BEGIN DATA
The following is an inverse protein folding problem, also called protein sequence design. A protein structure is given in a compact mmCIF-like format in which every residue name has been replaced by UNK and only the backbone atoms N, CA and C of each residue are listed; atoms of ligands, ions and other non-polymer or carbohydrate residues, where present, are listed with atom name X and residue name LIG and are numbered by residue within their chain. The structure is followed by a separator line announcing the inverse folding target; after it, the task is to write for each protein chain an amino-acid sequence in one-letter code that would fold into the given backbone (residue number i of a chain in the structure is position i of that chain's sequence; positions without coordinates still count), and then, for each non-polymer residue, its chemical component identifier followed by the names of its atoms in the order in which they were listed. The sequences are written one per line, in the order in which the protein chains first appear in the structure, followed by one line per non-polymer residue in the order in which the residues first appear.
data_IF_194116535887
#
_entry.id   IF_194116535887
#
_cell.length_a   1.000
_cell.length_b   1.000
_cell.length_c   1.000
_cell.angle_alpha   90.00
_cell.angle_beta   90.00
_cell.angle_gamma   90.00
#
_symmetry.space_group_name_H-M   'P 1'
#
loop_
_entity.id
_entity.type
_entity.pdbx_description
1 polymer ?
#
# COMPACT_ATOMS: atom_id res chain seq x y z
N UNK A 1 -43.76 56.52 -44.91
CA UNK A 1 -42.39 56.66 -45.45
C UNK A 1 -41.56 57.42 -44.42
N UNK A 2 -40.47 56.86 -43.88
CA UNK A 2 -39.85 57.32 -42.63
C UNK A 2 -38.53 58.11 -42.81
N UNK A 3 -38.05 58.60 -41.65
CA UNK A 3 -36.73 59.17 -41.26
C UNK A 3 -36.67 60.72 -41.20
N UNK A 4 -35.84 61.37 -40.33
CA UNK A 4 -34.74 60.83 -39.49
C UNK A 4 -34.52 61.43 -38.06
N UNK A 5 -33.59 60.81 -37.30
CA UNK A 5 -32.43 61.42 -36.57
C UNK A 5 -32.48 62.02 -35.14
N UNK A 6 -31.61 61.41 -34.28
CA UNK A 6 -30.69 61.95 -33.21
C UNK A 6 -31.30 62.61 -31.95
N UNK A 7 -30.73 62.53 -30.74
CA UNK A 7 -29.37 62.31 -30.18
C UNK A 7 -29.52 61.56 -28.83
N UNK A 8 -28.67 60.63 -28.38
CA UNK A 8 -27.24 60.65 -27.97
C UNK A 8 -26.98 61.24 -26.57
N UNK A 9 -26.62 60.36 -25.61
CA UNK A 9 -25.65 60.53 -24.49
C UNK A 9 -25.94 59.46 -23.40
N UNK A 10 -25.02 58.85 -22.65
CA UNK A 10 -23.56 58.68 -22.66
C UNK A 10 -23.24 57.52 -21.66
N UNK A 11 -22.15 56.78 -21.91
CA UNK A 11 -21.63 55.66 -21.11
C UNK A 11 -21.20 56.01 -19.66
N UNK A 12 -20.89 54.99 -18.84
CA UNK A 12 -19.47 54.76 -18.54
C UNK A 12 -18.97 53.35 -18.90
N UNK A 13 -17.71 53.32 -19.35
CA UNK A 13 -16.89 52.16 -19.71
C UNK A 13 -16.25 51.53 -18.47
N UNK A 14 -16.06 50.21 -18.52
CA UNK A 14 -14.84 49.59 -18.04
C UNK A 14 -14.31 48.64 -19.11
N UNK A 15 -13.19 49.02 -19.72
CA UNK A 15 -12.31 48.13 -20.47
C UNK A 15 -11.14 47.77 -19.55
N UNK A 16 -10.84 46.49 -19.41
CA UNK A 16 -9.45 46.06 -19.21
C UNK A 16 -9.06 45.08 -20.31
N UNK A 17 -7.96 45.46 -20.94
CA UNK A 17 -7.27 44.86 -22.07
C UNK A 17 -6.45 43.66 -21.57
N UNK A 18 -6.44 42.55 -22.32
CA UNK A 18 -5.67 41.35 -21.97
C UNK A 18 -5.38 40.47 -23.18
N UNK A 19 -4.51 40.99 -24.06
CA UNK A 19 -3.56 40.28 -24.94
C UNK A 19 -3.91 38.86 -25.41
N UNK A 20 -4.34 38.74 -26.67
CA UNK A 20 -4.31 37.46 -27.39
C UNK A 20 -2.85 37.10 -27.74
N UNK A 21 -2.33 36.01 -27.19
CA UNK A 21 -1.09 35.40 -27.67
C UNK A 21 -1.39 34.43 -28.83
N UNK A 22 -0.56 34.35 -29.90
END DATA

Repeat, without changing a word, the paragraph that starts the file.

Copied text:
The following is an inverse protein folding problem, also called protein sequence design. A protein structure is given in a compact mmCIF-like format in which every residue name has been replaced by UNK and only the backbone atoms N, CA and C of each residue are listed; atoms of ligands, ions and other non-polymer or carbohydrate residues, where present, are listed with atom name X and residue name LIG and are numbered by residue within their chain. The structure is followed by a separator line announcing the inverse folding target; after it, the task is to write for each protein chain an amino-acid sequence in one-letter code that would fold into the given backbone (residue number i of a chain in the structure is position i of that chain's sequence; positions without coordinates still count), and then, for each non-polymer residue, its chemical component identifier followed by the names of its atoms in the order in which they were listed. The sequences are written one per line, in the order in which the protein chains first appear in the structure, followed by one line per non-polymer residue in the order in which the residues first appear.